Mary McClung is a photographer, fine artist, and adjunct professor at Herron School of Art with a huge passion for healthy food and food access. “I have a really strong thing about real food for people,” she says. so volunteering with The Patchou Foundation has become the perfect fit. She even uses her talents to take some photos of the kids we serve.
How long have you been volunteering and what has made it so fulfilling to you?
I’ve been volunteering for about a year and a half. I really think that, for me, I find huge fulfillment in bringing fresh, local, just real food to people who may not otherwise ever have a chance to experience it on their own. And teaching people about where our food comes from because I think that’s a huge issue that we have today. And also really just getting some food to kids in a setting where they can sit down and enjoy it and talk about it for a while.
Do you have a favorite memory or story about your volunteer experience?
Probably my favorite memory was just most recently at the Martin Luther King Center during the summer lunch program. It was a really small group of kids and we gave them minestrone soup on a super hot day, which we wondered about. But it was cold in the building and the kids dug right in. They loved everything about it. One kid pulled out a garbanzo bean and he said, “Is this a tooth?!” And I said no, no, it’s a garbanzo bean and we got to talking about what that was.
And, after that, he ate that bowl of soup and he ate another one and he walked away and said, “I could just eat that soup all day.” So it’s that moment of learning when a kid wonders what something is and, instead of just spitting it out, he says, “What is this?” You talk about the food, and then he loves it. That was a huge moment for me.
Beyond filling bellies, why is food important?
Food is important beyond food. Just eating good food isn’t the only thing for me. I am sort of on a mission in life, and I do ongoing projects on my own, where I want to put people together with food. And real food especially. Food is more than just this thing that gives us nutrition. It’s also a bond that we have together. It brings our cultures and our societies together.
Even if we come to a table where we don’t necessarily know each other, or we’re not related, when we eat a meal together, we have a little fellowship, we have a little communion. It’s this momentary bond of human beings that transcends all the technology, and the fast food, and the lack of time that we have in the outside world. Teaching that, eating together with kids, where they just slow down and think about their food and share that with the other kids at the table — to me, that sets sort of their starting place for that throughout their life.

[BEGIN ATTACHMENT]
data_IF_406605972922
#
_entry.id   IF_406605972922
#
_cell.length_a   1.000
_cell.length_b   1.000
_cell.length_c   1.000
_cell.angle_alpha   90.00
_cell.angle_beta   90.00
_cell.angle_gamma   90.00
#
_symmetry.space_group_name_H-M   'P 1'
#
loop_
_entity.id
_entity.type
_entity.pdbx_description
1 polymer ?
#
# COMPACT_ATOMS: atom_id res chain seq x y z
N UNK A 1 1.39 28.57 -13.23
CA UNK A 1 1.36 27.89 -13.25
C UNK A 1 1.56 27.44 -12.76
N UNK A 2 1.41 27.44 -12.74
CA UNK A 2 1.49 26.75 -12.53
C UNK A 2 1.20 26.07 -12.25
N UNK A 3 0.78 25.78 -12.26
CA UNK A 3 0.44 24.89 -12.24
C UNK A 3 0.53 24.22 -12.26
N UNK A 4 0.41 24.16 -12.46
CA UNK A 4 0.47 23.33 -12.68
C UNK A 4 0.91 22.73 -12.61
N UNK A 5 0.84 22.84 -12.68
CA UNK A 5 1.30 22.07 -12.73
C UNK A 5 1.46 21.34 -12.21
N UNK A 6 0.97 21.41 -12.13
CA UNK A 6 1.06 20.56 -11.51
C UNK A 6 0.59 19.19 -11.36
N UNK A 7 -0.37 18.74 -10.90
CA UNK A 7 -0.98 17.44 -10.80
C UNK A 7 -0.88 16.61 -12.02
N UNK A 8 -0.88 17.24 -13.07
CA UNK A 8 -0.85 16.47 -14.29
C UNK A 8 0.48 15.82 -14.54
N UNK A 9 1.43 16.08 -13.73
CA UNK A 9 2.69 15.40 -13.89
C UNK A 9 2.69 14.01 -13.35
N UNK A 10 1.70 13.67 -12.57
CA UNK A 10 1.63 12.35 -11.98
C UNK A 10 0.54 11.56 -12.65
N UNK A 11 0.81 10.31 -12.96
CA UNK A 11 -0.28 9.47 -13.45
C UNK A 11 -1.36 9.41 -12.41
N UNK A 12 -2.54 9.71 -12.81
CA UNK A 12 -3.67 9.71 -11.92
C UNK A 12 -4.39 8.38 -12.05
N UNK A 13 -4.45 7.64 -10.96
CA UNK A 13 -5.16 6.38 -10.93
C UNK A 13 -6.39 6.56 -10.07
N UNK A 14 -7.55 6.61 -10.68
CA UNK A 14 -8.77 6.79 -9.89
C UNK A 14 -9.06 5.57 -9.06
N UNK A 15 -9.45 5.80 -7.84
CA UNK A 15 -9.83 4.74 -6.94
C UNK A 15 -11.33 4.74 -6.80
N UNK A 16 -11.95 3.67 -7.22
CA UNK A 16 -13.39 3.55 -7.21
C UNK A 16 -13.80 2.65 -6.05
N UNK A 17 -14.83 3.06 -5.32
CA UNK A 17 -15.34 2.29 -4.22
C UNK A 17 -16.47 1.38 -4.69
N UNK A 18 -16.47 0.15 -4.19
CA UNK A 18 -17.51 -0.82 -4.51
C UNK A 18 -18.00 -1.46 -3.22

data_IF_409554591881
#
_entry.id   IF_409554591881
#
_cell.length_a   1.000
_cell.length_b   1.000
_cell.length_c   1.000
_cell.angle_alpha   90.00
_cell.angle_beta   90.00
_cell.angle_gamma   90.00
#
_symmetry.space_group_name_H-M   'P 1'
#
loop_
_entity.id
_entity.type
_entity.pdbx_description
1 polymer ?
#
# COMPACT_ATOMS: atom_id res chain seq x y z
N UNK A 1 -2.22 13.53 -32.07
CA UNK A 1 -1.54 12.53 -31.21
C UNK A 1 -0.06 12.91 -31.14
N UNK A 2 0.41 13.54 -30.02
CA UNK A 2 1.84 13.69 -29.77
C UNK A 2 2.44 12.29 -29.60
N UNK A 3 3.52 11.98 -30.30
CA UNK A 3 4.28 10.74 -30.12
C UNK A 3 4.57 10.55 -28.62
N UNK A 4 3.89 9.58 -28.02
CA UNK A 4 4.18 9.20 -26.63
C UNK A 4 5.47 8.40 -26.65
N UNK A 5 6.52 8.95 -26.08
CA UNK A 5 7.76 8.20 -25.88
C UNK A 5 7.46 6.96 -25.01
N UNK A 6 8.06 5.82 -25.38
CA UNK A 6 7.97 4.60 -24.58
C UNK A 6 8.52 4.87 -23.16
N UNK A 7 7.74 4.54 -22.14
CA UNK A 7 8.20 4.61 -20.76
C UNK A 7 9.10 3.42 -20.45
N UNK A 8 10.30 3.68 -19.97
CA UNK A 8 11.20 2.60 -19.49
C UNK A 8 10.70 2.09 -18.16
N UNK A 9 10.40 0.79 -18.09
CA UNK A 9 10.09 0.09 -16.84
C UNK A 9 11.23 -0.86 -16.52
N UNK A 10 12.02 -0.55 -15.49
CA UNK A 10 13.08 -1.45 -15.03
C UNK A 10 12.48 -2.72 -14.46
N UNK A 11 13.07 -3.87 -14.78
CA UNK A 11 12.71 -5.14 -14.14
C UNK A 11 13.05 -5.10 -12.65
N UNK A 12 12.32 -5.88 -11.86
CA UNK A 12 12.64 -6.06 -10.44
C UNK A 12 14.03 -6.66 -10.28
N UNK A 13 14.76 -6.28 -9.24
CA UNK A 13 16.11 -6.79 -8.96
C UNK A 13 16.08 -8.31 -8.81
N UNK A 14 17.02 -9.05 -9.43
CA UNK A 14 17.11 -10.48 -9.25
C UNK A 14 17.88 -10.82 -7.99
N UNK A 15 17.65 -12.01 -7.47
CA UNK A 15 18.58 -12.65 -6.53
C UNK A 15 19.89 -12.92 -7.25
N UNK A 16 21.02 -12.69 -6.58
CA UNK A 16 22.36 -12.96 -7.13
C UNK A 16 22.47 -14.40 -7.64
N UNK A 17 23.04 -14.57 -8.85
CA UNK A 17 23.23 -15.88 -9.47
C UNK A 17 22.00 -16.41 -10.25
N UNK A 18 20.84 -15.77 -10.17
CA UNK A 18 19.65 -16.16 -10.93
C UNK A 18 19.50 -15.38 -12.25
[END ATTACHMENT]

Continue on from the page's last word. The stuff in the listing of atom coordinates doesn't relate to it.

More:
Why do you think The Patachou Foundation is important for our community as a whole?
To me, The Patachou Foundation is sort of a trailblazer with kids and food. I’ve never experienced anyone else introducing food that is grown locally and fresh to children not just on a plate, so you can talk about it and experience it. Even if the kids don’t eat that food now, ten years from now they might see that food we talked about in a grocery store. If they have access to it, they may choose that. Patachou is opening those doors one at a time in tiny little ways. They’re not force feeding anyone. There’s the beauty of that.
Kids get to come to the garden and see where their food actually comes from. I feel like that’s unique, at least regionally, hopefully not nationally. Patachou in making smashing strides of where we’ve reversed our ability to eat well in so many ways. They’re pulling everybody forward again, which, to me, is enormous. And totally worth it.
Want to join Mary on our team of volunteers? Apply now.